Here are the safe, familiar, authoritative terms that I suspect that I am not alone in offering to them lesson after lesson: lesson objectives, assessment objectives, feedback to improve essay responses etc. None of these are stimulating words to me, and yet reading a great piece of original writing makes fireworks go off in your brain.
Some of my students have a dream to be writers. And I had that dream too. Fourteen years ago, in between the dole and my second real job, I wrote a novel, sent it to publishers - no, no, no, and now it's in a padded envelope in our dark, damp garage.
Going to the NWP writing group in April 2016 changed the relationship that I had with my own writing. We did some free writing together and I wrote about my Grandad. I shared it with the group, reading too fast, my hands shaking. Someone told me that I wrote poetry. And I never knew that.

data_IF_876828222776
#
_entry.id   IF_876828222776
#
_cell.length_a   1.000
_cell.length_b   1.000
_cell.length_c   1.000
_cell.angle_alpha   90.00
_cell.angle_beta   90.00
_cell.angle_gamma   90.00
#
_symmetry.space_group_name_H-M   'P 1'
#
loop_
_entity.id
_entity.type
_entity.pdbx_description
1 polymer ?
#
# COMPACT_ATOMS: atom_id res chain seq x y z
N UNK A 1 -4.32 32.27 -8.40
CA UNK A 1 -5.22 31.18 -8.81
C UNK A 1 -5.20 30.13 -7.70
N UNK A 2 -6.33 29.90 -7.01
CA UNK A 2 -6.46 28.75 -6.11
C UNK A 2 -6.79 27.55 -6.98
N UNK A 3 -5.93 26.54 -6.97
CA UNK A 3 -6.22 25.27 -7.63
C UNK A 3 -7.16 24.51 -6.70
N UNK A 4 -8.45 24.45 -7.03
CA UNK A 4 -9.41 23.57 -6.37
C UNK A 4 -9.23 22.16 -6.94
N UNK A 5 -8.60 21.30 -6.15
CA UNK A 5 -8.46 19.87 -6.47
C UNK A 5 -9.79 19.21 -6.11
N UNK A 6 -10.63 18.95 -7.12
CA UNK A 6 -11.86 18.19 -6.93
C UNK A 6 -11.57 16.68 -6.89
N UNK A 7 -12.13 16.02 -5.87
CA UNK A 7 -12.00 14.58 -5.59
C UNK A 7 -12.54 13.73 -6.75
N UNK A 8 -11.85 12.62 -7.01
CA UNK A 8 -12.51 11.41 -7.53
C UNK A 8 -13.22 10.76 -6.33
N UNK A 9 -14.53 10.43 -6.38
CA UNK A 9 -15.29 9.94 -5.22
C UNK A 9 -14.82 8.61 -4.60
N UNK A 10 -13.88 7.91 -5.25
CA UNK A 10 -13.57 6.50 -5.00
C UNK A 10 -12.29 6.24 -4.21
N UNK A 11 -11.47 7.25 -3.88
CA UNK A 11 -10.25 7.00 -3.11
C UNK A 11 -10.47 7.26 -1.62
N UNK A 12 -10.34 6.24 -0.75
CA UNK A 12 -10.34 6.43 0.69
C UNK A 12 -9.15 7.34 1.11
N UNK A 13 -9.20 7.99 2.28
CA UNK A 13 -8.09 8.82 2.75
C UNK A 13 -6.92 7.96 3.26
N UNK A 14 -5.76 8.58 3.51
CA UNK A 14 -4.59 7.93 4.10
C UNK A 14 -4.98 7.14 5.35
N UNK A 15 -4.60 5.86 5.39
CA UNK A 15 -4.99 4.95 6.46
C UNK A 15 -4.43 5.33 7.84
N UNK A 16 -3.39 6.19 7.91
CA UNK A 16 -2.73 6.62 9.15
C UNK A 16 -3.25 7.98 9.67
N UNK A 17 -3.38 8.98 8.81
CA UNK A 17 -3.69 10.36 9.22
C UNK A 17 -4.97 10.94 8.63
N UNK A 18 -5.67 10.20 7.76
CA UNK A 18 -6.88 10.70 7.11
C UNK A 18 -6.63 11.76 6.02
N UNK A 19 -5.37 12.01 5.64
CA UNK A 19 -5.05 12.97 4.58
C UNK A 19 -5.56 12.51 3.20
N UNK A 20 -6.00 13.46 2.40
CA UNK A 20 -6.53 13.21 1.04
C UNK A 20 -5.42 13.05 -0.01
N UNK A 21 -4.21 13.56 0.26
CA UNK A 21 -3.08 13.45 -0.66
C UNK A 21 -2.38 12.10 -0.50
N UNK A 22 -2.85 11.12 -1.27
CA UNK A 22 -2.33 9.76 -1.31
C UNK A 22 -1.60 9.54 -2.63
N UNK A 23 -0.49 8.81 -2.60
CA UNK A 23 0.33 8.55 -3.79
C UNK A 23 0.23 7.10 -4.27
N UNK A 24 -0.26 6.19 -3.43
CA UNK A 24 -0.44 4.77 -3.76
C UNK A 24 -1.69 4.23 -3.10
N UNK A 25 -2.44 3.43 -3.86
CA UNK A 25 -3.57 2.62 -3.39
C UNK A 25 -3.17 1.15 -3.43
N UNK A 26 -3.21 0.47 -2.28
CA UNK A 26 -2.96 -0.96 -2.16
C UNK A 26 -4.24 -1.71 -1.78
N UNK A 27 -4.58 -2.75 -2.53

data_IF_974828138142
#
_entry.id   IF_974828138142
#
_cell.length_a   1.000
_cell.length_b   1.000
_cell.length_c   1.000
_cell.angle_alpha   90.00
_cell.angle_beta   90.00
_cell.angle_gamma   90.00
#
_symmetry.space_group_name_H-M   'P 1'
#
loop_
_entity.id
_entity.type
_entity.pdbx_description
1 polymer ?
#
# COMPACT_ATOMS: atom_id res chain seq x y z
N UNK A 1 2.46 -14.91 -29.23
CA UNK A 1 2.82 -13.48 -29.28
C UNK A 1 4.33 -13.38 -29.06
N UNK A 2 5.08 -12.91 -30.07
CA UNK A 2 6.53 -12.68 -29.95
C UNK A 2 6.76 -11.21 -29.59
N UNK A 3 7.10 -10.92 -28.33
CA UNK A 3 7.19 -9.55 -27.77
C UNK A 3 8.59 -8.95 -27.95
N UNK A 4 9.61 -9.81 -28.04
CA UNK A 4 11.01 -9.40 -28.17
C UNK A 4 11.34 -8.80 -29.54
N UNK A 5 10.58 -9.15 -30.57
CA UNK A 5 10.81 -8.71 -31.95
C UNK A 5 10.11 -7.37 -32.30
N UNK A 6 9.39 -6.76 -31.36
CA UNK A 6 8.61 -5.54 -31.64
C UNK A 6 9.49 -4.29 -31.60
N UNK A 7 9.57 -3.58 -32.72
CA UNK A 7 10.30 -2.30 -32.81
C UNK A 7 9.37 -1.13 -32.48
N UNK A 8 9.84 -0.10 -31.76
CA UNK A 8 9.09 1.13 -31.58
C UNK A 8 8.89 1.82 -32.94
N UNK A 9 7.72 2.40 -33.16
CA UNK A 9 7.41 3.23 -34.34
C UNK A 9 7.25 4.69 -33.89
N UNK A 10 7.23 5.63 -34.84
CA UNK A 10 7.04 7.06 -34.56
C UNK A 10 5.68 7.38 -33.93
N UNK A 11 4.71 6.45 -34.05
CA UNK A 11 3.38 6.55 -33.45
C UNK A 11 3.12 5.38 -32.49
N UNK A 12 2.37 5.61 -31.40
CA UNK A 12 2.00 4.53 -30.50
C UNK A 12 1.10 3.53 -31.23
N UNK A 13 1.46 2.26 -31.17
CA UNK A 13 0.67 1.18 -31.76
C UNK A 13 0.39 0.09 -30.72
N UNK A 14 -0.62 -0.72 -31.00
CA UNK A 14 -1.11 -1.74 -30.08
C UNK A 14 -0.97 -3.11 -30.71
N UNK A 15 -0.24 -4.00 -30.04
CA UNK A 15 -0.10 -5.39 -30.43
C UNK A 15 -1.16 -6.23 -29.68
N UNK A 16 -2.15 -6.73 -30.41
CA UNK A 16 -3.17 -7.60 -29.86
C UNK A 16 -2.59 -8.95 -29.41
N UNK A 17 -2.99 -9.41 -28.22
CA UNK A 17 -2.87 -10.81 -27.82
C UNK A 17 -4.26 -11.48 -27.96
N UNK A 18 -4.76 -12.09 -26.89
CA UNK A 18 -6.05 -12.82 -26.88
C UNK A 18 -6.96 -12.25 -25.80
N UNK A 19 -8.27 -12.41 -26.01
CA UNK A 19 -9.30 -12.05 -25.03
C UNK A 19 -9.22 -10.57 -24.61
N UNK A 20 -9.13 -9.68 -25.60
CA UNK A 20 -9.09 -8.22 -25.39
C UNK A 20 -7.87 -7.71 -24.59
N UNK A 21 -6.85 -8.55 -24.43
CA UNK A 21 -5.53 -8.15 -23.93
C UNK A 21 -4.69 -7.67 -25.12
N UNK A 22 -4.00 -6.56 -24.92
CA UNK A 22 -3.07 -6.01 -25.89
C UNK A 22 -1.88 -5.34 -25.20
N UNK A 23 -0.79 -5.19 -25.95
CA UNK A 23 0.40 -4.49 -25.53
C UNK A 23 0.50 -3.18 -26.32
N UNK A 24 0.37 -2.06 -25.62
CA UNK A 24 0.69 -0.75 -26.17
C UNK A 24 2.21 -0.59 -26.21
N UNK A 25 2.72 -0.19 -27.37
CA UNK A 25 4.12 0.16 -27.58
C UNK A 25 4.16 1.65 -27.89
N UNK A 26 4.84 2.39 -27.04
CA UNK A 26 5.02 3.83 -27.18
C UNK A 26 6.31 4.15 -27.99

Then I thought, if I'm a poet, I should write a bit more. So I did, everyday. Six months later I get the opportunity to work with an English teacher and prose writer on the NWP writing retreat. And I thought: prose, can I? Only turns out that I can, and I'm starting to push my own writing boundaries.
Writing with the NWP, I'm rediscovering English as a creative art, and myself as a writer. By sharing this approach with staff and students in my school, we have a small community of writers who are only starting to reveal their magic. Now that is exciting.